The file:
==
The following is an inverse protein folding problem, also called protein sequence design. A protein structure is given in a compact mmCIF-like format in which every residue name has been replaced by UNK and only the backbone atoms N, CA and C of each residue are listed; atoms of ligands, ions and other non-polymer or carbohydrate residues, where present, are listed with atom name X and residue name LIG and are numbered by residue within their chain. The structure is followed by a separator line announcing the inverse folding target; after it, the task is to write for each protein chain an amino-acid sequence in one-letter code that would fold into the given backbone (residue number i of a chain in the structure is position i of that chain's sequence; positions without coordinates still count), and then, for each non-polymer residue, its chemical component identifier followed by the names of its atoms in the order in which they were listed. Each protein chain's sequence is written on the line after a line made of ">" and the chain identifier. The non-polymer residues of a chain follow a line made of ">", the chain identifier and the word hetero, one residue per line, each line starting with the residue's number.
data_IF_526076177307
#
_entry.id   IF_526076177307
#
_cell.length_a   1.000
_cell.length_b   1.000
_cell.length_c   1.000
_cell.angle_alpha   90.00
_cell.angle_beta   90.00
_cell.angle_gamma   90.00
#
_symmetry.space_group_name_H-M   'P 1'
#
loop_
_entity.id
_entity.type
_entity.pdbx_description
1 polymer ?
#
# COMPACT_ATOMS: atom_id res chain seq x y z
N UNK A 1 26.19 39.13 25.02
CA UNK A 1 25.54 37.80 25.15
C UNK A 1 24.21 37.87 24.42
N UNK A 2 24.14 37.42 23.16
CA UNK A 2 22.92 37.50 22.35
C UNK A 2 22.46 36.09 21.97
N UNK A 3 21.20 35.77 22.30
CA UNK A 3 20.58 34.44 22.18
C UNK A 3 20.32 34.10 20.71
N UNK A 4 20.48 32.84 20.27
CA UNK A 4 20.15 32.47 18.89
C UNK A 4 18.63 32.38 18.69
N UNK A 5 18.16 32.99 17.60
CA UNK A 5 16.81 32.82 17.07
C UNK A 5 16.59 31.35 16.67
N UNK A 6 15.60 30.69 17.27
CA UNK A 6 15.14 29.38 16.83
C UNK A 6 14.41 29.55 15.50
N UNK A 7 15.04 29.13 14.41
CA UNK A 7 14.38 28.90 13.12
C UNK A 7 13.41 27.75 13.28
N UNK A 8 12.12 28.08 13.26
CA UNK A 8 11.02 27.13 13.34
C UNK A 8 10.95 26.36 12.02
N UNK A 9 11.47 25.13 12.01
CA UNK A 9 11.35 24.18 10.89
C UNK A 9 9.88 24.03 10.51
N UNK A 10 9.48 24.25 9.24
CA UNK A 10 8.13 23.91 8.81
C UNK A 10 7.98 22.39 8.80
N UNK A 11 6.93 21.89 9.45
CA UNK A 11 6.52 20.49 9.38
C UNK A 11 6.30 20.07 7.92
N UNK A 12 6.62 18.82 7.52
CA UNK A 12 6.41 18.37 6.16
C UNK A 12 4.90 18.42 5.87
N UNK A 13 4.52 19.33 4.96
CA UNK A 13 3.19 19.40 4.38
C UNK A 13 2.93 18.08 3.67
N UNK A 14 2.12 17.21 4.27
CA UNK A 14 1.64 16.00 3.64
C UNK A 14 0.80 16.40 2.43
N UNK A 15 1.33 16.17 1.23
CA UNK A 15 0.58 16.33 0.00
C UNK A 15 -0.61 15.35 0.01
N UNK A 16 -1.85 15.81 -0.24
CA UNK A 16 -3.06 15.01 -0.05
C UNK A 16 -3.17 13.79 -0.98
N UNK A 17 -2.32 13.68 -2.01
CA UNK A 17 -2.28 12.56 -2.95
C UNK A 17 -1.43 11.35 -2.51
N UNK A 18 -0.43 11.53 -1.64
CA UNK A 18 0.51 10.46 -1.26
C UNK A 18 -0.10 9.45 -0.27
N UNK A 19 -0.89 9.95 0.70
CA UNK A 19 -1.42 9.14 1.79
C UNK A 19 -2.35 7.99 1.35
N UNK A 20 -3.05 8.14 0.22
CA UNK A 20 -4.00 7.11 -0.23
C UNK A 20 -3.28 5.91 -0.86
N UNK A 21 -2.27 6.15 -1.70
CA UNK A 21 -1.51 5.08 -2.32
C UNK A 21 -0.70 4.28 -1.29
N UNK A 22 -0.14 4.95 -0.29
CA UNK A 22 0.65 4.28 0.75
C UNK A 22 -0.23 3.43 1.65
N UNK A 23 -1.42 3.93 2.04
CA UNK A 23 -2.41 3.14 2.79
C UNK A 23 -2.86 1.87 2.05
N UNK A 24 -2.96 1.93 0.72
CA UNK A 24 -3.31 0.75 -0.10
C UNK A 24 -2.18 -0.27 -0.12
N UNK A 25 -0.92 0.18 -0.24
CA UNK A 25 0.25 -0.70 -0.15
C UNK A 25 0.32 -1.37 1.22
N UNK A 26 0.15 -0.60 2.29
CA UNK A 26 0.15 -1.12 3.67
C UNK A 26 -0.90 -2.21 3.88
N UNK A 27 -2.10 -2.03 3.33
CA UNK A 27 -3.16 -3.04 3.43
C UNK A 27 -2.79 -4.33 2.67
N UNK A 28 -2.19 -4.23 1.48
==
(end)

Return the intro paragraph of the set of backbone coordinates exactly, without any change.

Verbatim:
The following is an inverse protein folding problem, also called protein sequence design. A protein structure is given in a compact mmCIF-like format in which every residue name has been replaced by UNK and only the backbone atoms N, CA and C of each residue are listed; atoms of ligands, ions and other non-polymer or carbohydrate residues, where present, are listed with atom name X and residue name LIG and are numbered by residue within their chain. The structure is followed by a separator line announcing the inverse folding target; after it, the task is to write for each protein chain an amino-acid sequence in one-letter code that would fold into the given backbone (residue number i of a chain in the structure is position i of that chain's sequence; positions without coordinates still count), and then, for each non-polymer residue, its chemical component identifier followed by the names of its atoms in the order in which they were listed. Each protein chain's sequence is written on the line after a line made of ">" and the chain identifier. The non-polymer residues of a chain follow a line made of ">", the chain identifier and the word hetero, one residue per line, each line starting with the residue's number.